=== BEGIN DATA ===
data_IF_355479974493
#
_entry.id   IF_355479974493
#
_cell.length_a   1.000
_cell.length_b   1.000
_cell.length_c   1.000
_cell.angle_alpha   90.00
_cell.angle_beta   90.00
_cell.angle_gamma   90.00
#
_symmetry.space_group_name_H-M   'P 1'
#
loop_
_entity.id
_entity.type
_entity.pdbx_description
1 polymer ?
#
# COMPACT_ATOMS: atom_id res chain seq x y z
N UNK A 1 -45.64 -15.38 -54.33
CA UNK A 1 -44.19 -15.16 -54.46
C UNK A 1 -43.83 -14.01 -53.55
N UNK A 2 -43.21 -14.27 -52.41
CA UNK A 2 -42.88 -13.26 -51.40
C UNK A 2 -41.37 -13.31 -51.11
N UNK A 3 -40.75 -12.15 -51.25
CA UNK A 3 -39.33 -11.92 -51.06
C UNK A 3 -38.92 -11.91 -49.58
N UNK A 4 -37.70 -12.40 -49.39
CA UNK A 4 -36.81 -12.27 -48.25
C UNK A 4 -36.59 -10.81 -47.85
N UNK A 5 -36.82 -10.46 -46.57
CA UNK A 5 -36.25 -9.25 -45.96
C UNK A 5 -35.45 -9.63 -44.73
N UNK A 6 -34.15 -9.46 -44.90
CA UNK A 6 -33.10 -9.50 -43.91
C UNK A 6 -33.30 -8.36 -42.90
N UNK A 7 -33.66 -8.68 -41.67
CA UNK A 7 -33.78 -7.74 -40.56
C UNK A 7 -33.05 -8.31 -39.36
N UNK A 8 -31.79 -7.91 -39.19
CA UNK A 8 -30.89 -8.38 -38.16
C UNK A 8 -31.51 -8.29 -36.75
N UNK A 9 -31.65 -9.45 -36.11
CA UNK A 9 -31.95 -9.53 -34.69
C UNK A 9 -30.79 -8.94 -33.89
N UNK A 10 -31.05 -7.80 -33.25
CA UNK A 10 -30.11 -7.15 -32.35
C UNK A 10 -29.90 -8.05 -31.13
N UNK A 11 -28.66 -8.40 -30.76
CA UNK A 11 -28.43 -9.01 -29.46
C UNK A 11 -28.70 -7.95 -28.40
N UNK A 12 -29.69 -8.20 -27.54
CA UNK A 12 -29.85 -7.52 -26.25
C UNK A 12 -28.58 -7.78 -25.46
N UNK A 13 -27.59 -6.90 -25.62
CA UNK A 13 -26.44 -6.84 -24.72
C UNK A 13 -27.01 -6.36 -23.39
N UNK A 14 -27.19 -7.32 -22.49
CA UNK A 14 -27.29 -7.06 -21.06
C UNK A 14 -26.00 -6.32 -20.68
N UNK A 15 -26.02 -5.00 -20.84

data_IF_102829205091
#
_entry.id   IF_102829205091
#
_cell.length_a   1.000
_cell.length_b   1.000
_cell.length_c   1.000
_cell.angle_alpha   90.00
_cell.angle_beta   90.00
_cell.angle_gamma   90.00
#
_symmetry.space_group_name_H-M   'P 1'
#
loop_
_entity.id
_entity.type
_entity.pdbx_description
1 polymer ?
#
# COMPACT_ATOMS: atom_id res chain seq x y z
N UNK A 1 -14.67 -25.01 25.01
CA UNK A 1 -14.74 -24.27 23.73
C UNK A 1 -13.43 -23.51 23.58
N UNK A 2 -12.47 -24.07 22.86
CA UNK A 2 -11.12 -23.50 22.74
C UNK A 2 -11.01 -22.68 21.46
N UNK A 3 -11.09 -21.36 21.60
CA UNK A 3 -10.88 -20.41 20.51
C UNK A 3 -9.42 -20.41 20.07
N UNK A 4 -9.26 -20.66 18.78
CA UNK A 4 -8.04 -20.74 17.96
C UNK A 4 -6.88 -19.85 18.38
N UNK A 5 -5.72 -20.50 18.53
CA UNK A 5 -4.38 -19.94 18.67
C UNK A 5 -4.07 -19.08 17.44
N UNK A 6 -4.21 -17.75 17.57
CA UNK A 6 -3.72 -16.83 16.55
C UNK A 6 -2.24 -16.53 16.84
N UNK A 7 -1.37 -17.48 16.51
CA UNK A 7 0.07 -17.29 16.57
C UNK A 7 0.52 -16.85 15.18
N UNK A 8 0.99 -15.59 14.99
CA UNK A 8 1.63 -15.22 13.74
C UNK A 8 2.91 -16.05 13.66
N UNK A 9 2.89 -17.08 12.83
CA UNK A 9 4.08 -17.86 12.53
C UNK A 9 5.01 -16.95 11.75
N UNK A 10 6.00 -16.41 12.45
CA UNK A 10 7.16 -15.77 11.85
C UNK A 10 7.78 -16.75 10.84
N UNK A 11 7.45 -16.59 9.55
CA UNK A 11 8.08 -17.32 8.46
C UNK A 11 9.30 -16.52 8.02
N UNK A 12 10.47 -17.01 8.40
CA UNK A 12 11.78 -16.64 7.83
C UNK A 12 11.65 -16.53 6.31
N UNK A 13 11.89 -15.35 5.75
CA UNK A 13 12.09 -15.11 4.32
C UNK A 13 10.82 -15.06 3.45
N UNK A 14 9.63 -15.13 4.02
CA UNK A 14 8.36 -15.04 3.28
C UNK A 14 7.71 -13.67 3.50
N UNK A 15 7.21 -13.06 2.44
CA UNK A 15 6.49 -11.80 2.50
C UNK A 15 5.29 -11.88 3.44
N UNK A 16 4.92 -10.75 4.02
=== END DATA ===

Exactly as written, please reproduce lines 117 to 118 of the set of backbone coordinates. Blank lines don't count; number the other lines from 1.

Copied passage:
N UNK A 12 10.47 -17.01 8.40
CA UNK A 12 11.78 -16.64 7.83